And, finally…honorable mentions: Bruce Springsteen on Broadway was the definition of compelling, but not a conventional concert due to the monologues. Thus, I’m not including it within my Top 5 (though, if I did, it wouldn’t knock Weller from the top spot). Also, Garland Jeffreys at the World Cafe Live Upstairs was grand; Lulu at the Sellersville Theater was wondrous; Shelby Lynne and Allison Moorer at the World Cafe Live were sublime; and Tift Merritt at the World Cafe Live was utterly captivating.

As Tift sings, “Love Soldiers On.” And it does.

Sunday, Diane and I made our way to the Electric Factory on North 7th Street in Philly to see Little Steven & the Disciples of Soul. The general admission/standing-room only concert hall first opened its doors in 1994, yet it was my first time on its cement floor.

Steven and his 15-piece band, which includes a horn section and three backup singers, came on at 8:30pm and played for about two hours, delivering a solid 22-song set that worked best with the uptempo songs. The slower numbers, such as the doo-wop “City Weeps Tonight” and funky “Down and Out in New York City,” drowned beneath the din reverberating from the bar. It didn’t help that – as the picture below shows – we were far back from the stage. Also, the sound was trebly and dense, akin to sparkly sludge.

Still, it was a good show and night, though by the time I collapsed into bed it was technically early Monday morning. I slept through my 5:50am alarm, rolled out of bed about two hours later and hit the road minutes after that – which was when I learned of the mass shooting at the country music festival in Las Vegas.

Since 1983, I’ve attended concerts large and small, in hallowed halls and cruddy clubs, and there are literally only a handful that I wish I’d skipped – the Singer Who Must Not Be Named springs to mind, especially. That is to say, I rarely leave a show unhappy with anything other than the drive home. Diane’s cut from the same cloth.

We see concerts. It’s what we, in part, do.

Don’t get me wrong. We’re not out and about every night, week or even month, though sometimes it may seem that way; and spinning an LP, cranking a CD, or clicking play on the Pono Player or Apple Music can be just as wondrous an experience. As Tom Petty has been quoted as saying, “Music is probably the only real magic I have encountered in my life. There’s not some trick involved with it. It’s pure and it’s real. It moves, it heals, it communicates and does all these incredible things.”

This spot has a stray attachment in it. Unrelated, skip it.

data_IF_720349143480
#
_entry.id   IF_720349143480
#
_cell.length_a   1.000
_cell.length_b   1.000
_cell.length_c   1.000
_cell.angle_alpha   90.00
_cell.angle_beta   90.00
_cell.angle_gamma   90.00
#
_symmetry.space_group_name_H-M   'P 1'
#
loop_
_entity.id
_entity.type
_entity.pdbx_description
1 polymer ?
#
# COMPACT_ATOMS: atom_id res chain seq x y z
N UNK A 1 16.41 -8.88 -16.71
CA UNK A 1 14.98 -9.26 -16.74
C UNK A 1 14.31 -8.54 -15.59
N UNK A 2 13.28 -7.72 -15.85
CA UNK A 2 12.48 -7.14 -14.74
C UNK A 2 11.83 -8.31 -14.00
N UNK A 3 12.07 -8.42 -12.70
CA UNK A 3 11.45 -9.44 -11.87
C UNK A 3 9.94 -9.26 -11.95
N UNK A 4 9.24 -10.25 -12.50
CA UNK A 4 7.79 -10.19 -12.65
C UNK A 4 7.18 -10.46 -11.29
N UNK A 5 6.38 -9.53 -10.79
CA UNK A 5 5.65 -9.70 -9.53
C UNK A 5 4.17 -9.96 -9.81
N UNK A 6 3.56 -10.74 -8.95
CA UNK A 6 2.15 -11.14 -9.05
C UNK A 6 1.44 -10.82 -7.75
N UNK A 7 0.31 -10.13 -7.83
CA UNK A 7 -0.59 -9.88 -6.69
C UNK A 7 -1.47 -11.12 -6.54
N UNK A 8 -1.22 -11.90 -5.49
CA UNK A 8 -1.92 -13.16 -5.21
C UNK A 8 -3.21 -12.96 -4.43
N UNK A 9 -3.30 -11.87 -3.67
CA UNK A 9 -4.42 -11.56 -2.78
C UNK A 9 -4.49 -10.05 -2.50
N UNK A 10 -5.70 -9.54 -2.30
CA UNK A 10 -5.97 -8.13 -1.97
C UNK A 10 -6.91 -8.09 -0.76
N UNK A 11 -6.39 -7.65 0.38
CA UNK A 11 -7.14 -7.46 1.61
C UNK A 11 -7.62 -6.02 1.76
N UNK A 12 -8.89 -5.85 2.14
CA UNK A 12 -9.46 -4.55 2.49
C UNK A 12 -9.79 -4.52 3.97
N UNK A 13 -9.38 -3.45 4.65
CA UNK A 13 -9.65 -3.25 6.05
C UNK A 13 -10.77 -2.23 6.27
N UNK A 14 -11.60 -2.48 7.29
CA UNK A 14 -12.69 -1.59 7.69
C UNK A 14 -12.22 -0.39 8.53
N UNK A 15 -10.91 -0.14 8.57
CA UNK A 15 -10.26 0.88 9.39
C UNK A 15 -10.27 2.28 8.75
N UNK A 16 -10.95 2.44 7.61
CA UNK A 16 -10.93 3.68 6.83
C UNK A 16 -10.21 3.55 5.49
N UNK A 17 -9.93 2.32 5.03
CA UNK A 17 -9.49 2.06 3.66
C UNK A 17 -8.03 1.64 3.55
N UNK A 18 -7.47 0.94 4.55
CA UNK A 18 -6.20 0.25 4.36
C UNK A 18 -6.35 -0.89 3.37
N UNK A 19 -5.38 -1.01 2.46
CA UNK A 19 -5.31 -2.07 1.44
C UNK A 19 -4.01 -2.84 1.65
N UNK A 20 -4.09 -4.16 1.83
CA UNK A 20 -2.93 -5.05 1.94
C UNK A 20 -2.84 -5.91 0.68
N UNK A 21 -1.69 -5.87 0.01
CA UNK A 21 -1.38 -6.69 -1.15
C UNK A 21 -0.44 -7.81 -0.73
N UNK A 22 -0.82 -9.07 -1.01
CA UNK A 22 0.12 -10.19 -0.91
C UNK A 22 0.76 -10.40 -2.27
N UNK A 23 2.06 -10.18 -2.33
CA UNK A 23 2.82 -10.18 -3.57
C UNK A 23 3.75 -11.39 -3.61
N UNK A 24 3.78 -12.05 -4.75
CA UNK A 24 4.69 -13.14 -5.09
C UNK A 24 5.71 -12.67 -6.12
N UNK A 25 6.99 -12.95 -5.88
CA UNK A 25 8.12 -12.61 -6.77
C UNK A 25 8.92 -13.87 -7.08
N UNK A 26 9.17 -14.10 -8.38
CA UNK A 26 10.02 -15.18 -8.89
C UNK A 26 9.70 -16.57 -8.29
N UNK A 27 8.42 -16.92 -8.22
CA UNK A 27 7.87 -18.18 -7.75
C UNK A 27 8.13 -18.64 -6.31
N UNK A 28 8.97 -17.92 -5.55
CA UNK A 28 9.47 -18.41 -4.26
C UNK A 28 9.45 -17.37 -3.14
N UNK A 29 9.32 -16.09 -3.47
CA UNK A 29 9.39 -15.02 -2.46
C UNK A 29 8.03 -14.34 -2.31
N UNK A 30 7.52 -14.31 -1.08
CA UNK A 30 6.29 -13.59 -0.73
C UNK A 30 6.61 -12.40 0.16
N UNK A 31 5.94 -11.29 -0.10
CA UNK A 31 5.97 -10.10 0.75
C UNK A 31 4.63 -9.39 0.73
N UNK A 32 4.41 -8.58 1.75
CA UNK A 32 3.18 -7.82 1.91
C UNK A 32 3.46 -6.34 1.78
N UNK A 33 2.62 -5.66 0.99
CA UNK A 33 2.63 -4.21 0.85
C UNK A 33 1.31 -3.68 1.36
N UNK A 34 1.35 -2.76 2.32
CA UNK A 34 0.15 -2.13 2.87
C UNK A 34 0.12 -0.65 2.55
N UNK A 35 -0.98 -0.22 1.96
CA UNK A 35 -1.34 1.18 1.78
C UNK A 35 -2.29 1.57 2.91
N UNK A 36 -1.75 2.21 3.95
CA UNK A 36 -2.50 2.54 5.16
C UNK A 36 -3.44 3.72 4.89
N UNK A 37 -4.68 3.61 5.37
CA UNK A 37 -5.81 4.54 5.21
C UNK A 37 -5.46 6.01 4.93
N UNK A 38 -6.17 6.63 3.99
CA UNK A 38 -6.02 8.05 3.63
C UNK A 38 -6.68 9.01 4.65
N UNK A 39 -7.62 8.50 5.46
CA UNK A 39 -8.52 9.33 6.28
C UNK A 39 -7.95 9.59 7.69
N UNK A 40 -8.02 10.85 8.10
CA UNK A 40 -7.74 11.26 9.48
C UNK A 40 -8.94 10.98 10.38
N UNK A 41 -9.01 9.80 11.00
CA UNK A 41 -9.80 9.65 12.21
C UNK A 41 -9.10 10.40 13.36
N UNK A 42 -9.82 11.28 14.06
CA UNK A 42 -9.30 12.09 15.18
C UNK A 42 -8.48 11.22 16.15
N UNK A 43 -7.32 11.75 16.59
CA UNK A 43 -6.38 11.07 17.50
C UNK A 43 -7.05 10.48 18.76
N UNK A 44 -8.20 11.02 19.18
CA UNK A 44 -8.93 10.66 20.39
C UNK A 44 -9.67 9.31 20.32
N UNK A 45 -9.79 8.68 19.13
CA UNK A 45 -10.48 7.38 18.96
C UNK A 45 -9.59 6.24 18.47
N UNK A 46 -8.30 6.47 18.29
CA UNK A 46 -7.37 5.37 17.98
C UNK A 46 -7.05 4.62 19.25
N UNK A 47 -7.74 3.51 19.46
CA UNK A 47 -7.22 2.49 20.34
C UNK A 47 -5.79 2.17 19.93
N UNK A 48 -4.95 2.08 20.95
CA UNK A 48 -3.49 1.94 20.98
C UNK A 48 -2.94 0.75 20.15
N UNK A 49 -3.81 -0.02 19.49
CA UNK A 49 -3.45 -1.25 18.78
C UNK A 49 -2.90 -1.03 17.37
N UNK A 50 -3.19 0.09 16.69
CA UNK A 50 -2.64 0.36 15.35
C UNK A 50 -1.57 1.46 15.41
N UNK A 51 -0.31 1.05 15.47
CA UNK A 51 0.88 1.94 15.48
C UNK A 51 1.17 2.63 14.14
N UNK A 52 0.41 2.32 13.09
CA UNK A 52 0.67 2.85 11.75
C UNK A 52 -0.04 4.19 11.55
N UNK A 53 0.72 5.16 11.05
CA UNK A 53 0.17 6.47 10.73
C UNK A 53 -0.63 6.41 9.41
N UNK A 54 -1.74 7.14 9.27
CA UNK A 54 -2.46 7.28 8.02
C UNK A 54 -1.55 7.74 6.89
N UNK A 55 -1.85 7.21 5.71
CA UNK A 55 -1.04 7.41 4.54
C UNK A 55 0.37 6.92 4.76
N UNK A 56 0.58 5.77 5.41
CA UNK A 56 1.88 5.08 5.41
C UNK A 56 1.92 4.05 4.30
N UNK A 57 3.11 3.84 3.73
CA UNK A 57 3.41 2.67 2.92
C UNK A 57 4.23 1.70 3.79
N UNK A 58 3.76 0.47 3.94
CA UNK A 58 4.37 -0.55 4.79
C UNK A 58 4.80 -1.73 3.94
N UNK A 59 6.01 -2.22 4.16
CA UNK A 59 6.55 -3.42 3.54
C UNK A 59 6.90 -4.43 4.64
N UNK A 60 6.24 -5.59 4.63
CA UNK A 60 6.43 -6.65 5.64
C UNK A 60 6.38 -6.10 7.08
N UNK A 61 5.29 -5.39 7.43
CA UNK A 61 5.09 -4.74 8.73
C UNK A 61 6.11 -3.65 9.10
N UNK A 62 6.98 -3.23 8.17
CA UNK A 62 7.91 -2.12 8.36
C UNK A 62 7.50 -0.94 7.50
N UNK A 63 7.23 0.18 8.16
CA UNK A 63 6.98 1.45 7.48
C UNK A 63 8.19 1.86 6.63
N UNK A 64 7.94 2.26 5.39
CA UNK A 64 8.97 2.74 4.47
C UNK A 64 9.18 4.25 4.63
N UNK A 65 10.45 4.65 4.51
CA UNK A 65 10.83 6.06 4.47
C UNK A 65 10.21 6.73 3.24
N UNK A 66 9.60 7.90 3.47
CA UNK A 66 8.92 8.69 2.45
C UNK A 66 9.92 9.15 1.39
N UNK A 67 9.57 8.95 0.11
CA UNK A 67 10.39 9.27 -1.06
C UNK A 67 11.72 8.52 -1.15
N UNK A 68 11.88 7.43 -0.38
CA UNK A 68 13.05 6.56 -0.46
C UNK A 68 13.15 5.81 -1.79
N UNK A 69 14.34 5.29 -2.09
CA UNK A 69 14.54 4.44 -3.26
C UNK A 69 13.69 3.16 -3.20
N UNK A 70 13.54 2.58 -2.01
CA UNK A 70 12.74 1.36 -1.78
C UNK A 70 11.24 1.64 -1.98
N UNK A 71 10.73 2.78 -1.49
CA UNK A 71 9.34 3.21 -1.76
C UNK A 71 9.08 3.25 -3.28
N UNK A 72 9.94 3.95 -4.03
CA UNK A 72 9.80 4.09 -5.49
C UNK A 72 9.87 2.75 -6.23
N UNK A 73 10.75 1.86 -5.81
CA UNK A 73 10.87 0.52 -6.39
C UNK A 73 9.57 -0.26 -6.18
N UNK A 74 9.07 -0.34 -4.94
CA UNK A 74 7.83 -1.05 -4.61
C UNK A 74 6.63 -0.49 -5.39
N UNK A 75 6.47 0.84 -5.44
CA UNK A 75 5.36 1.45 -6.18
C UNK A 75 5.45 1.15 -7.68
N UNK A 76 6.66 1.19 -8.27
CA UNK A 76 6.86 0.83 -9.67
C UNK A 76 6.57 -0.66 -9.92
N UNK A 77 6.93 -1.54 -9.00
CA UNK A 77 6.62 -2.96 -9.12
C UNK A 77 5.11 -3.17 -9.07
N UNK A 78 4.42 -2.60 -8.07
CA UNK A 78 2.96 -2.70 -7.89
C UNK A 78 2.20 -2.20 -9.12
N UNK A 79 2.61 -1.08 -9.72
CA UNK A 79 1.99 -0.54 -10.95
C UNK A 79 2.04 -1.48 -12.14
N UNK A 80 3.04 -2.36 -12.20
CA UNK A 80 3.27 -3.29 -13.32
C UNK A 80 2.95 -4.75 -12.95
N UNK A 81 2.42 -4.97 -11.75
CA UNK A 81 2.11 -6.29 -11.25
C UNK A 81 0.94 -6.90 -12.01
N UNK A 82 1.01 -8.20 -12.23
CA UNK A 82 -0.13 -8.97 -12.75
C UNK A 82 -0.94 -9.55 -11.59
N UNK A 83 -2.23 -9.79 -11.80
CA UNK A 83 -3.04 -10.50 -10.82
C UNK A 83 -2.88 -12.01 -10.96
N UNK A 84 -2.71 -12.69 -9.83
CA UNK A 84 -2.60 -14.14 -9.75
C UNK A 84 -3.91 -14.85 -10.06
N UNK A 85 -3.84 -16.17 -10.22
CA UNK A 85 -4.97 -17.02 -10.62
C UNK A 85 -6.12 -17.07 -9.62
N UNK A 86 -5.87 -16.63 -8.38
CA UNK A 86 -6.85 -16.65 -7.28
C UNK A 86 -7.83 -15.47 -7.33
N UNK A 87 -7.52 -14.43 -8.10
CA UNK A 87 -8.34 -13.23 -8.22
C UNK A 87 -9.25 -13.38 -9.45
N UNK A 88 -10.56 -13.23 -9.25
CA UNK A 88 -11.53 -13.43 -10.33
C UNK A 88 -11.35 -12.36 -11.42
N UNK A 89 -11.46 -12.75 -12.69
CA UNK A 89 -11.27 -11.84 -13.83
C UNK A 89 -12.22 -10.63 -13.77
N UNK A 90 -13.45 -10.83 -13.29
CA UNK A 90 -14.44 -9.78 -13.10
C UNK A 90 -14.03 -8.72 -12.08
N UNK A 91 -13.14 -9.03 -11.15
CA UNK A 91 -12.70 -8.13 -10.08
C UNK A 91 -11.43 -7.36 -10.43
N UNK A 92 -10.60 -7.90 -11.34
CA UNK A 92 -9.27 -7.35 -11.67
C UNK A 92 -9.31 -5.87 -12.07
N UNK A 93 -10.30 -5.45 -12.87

Music may not be salvation, but it is God’s gift. No matter the style or genre, be it rock, pop, country, hip-hop, R&B, soul or blues, or any of the many sub-genres therein, whether it’s critically acclaimed or not, it serves a purpose larger than itself. It feeds the spirit. That such a secular communion was bloodied by someone with a gun? It breaks my heart.

And then the news of Tom Petty’s death came. I’ve been a fan – though not a hardcore fan – since “Refugee” and Damn the Torpedoes, and saw him and the Heartbreakers in concert at the Spectrum in 1990. (Look for an Of Concerts Past entry about it in the near future.) I’ve actually contemplated seeing him in the years since, but for one reason or another – usually venue – decided “next time.”

Perhaps because of all that, a show that I’d been anticipating for months – Paul Weller with Lucy Rose at the TLA on South Street (aka “the hippest street in town”) on Wednesday, October 4th, proved even better than expected. Paul Weller, of course, is a longtime favorite; Lucy Rose entered my life earlier this year by way of the Staves, and has quickly become someone whose music I adore. When she was added to the bill, months after I’d purchased our tickets, I knew a great night was going to be even greater. (At least, I hoped that.)

Now, the TLA has been around forever and a day, primarily as a movie theater but also as a playhouse; it wasn’t until 1988 that it began life as a concert venue. My first time there, I think, was in late 1982 to see Ciao! Manhattan – though it could have been earlier that year to see another esoteric film. The first time I saw a concert at the locale, however, came seven years later, when I took in the Indigo Girls on back-to-back nights. Back then, the venue was stellar, as it retained movie-style seats – you sat back, and the music washed over you. Somewhere along the way, however, the powers-that-be realized more money could be made by removing said seats, as bodies could be packed in, and it became primarily a standing room-only venue. Eventually, in the mid or late ‘90s, a balcony was added and…off the top of my head, the last show I remember seeing there was Steve Earle and the Del McCoury Band in 1999.

Anyway, this night, we were in what’s called the “Crow’s Nest” – a VIP (more expensive) section that I imagine was added at some point in the 2000s or 2010s. It features a great view of the stage and, too, there are seats, which – given that I was still dragging from Sunday’s late night – were a necessity.

Lucy Rose, for her part, overcame a sea of indifferent Weller fans to deliver a sublime (if too-short) set of her stirring songs – as I tweeted her after she left the stage, she really needs to play a venue more geared toward singer-songwriters, such as the World Cafe Live.

Paul Weller hit the stage at 9pm and, over the course of 135 minutes and 30 songs, exemplified all things mod, rock and soul. Among the treats: two Jam classics (“Monday” and “Start!” from Sound Affects), three Style Council favorites (“My Ever Changing Moods,” “Have You Ever Had It Blue” and “Shout to the Top”), plenty from his solo years, such as the hypnotic “Above the Clouds” and “Wild Wood,” plus seven from his recent A Kind Revolution album, including the aching “Long Long Road” and contagious “Woo Sé Mama.”

After the main set, he and the band returned for five acoustic numbers that I assumed – given the time of night – would cap the concert. I was wrong. They then switched back to electric and…whoa! “These City Streets” from Saturns Pattern, “Peacock Suit” from Heavy Soul, the Jam’s “Start!,” “The Cranes Are Back” from A Kind Revolution and “The Changingman” from Wild Wood ended the night in tremendous fashion.

Here are three highlights:

In short, it was a great, great concert. Weller delivered blistering guitar solo after solo and raucous piano runs, his dual drummers pounded out propulsive rhythms, and the band as a whole – wow. Just wow. There were a few songs that I wasn’t familiar with in the moment, but it didn’t matter. The show washed away the heartache and heartbreak from a bad week, and renewed my spirit. He and his crack band gave us the beat and freed our souls…if only for a night.

And thank God for that.